Q. You mentioned (question 3038) that if one is engaged in the mitzva of Hatzalat Nefashot (saving lives) and mistakenly, without any irresponsible oversight, remiss or negligence, and due to reasons beyond one’s control causes the demise of the patient one is trying to save, he/she is not held responsible and liable to galut (exile) as a rotzeach beshogeg, (one who accidentally kills another person) is, does that apply to other mitzvos too?
A. Indeed it does, but it also depends on the situation and other factors that can affect the outcome.
About 15 years ago a Monsey butcher was accused of selling non-kosher chicken as kosher, leading unsuspecting shoppers to commit a grave sin by ingesting meat that is metameh or makes one’s neshama and mind impure. Some buyers were elderly Holocaust survivors, that even during the war starved and refused to eat treif meat, they were now very stricken and affected. Rabbonim at the time tried to placate and calm them by expressing that if they were tricked and did not have to suspect anything, the ruach hatumah or spirit of impurity is not created and does not affect them. This is based on the Ponim Meiros responsa (2: 41) that compares it to a Korban Pesach that was permissibly shechted on Shabbos (as will be with Hashem’s help this year) and when eviscerated it turned out to be treif. The rule is (Peshachim) that although the owner did not comply with the mitzva of Korban Pesach, he also did not desecrate Shabbos and does not have to bring a Korban Chatos since it was eaten, as you pointed out, without any irresponsible oversight, remiss or negligence.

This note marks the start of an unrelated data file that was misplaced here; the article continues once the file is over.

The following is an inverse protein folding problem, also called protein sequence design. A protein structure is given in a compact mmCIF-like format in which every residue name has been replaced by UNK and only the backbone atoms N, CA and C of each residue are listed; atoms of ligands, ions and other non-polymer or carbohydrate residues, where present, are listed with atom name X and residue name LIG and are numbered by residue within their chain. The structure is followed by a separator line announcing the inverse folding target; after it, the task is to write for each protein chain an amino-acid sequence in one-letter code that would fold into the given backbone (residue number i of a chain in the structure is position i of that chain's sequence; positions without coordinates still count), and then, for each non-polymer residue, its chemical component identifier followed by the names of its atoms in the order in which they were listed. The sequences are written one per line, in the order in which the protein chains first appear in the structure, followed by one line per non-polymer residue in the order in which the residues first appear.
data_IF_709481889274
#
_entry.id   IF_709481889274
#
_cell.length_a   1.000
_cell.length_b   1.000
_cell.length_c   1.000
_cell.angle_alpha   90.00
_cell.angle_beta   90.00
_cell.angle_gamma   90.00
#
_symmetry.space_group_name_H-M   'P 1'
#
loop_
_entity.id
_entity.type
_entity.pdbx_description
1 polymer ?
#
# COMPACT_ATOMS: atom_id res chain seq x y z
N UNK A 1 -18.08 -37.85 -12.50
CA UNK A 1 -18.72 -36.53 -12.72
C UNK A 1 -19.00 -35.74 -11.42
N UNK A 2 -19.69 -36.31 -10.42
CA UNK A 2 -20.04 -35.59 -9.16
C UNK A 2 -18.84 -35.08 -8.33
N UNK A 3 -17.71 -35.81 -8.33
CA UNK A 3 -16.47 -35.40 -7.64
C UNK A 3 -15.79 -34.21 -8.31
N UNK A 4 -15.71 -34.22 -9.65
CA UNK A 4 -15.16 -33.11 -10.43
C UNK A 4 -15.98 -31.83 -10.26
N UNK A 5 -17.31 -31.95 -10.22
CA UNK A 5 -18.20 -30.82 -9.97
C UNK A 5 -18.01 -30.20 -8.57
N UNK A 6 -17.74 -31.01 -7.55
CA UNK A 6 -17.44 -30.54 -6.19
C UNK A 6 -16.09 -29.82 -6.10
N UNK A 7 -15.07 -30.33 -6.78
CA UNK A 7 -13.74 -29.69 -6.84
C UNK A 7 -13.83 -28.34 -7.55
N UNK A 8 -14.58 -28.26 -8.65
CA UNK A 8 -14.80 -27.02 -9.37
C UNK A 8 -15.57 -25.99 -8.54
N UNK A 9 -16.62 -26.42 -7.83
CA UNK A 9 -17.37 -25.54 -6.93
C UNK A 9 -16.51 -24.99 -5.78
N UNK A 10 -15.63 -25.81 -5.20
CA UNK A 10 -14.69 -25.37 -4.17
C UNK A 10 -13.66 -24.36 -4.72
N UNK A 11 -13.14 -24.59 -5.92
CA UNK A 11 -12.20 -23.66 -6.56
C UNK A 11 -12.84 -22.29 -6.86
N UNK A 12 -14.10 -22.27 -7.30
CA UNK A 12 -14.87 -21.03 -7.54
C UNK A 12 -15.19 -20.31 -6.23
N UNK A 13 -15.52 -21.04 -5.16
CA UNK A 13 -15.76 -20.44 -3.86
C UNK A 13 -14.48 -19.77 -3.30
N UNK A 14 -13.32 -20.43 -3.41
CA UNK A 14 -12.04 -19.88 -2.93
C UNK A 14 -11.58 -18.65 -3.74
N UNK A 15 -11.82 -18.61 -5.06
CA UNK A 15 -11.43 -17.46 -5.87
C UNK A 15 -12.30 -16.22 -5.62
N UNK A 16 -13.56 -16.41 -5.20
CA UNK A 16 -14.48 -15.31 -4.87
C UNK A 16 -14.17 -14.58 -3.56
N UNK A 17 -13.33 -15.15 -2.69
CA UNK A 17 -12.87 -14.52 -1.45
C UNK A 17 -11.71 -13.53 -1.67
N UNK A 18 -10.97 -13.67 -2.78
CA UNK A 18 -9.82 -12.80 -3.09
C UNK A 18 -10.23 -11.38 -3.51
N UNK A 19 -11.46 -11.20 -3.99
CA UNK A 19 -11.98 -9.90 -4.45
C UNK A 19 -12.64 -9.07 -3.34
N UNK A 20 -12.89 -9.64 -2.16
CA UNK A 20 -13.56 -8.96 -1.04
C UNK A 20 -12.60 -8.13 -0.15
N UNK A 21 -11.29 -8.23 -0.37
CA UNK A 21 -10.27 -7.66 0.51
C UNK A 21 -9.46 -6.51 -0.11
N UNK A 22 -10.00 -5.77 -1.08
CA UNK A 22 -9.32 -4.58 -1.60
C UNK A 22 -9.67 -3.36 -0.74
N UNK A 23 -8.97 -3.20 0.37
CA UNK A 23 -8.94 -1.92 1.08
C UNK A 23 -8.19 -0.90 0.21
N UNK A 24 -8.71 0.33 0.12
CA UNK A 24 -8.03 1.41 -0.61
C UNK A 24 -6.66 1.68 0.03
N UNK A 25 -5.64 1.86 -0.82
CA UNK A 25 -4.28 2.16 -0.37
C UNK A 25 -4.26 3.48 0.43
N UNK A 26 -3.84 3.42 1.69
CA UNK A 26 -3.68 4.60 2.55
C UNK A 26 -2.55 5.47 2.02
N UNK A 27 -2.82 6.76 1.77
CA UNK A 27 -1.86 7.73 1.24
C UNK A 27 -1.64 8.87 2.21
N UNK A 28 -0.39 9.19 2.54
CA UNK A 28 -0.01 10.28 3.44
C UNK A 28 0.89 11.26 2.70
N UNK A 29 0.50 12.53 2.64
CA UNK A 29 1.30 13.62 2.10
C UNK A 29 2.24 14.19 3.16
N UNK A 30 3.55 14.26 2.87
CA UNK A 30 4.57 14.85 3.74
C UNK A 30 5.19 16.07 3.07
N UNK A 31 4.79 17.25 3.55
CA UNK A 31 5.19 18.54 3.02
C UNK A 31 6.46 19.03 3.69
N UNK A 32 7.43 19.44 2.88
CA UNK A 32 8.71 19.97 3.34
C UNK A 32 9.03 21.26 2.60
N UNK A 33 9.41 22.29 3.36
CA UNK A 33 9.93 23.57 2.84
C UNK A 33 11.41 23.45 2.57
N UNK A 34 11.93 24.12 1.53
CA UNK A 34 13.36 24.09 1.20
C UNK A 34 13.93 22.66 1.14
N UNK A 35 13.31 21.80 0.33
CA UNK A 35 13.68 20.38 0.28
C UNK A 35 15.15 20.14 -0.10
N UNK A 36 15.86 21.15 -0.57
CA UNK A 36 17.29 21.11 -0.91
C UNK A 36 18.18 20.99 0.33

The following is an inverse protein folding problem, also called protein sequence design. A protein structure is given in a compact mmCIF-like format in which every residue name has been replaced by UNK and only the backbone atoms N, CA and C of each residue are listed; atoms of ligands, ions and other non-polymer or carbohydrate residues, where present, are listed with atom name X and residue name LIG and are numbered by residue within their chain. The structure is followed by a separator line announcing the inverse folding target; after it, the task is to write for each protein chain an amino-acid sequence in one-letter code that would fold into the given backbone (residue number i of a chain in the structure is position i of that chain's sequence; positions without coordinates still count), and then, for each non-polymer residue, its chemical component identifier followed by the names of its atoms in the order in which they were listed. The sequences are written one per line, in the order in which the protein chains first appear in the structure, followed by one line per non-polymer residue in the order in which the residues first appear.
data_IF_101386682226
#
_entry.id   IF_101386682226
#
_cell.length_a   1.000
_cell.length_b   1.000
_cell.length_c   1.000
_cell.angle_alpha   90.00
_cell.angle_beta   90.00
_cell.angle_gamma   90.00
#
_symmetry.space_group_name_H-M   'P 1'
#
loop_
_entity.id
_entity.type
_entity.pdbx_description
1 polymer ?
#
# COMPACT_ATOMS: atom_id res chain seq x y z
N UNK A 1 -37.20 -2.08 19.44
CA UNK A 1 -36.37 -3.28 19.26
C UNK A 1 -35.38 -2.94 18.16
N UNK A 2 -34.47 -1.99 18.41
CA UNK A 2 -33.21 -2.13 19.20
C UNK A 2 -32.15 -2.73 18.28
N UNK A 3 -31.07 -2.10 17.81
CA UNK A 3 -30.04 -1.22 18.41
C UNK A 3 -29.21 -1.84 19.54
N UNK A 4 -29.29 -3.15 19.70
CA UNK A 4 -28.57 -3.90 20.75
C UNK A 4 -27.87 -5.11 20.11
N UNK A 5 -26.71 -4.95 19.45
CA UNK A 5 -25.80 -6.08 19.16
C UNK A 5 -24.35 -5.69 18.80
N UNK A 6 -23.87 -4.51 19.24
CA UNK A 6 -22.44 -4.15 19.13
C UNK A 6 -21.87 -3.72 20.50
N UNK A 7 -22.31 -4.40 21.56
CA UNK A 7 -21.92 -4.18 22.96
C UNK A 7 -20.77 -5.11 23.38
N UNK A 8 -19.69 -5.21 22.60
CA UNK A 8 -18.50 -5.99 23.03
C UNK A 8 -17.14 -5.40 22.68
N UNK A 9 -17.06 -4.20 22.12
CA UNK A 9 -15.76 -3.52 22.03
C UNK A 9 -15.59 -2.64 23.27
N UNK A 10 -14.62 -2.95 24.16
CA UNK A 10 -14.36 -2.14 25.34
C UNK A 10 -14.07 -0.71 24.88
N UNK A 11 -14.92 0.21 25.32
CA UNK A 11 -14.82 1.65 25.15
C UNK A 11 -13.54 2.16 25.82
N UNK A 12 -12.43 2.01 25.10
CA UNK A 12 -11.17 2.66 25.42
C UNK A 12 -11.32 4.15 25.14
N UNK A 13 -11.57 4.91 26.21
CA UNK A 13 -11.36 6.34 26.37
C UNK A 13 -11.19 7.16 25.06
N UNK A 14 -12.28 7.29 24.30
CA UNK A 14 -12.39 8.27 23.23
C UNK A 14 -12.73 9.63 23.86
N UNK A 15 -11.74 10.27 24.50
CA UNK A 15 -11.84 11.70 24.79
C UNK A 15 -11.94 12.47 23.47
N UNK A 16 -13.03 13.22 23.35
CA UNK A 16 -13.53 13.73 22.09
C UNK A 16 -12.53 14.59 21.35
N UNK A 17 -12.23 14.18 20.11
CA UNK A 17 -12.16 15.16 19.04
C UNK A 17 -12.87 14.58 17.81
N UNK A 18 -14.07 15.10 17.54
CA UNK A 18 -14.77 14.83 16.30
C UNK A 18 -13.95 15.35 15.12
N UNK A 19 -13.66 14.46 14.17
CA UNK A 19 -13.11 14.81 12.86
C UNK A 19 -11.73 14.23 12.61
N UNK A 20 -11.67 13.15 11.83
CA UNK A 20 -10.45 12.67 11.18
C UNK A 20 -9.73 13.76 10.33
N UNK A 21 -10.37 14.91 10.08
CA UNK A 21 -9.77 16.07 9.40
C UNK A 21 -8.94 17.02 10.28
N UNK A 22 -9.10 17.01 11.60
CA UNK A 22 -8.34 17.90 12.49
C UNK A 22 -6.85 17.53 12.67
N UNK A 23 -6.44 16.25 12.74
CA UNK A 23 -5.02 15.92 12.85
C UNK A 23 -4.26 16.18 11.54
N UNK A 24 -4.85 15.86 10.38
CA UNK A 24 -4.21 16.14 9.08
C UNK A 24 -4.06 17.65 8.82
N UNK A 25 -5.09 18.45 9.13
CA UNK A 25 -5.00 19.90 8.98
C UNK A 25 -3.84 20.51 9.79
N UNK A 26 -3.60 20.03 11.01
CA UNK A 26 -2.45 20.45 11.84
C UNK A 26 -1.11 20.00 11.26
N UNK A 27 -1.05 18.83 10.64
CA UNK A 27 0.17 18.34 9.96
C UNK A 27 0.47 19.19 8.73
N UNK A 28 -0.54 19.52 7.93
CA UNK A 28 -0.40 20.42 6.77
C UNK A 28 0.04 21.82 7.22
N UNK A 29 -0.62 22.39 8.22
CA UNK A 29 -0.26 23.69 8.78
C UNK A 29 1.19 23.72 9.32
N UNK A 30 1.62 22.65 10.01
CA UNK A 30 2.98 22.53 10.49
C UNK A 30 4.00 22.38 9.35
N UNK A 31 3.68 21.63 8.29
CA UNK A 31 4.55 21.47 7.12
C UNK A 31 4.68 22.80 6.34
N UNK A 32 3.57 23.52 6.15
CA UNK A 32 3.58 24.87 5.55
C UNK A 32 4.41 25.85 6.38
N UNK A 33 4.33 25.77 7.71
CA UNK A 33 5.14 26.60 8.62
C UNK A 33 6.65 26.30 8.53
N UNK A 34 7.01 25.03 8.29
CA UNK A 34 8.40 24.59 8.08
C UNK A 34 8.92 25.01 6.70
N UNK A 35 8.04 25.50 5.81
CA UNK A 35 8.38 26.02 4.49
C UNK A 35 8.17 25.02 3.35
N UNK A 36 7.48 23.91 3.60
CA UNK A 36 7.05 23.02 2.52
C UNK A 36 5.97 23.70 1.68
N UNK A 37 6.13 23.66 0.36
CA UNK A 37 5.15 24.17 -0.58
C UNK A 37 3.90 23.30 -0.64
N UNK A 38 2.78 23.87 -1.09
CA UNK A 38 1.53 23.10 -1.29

Just to mention another case. Chelkas Yaakov (O.H. 16) addresses the shaila of someone acquiring a very good pair of tefilin from a respectable and known soffer. After over three years, when they are checked, they found that one parsha of the Shel Rosh (the head tefilin) was missing. He rules that the wearer is not considered responsible, since he followed all necessary requirements.
When I questioned Horav Shlomo Miller Shlit’a if the principle of ‘Choshav odom laasos mitzva,’ If a person was planing to perform a mitzva and by accident or force majeure was unable to carry it out, it is considered as he actually complied with it. (Kidushin 40a), the Rov replied that it is so indeed, and would apply also to one trying to save lives, as in the question above.
Rabbi A. Bartfeld as advised by Horav Shlomo Miller and Horav Aharon Miller Shlit’a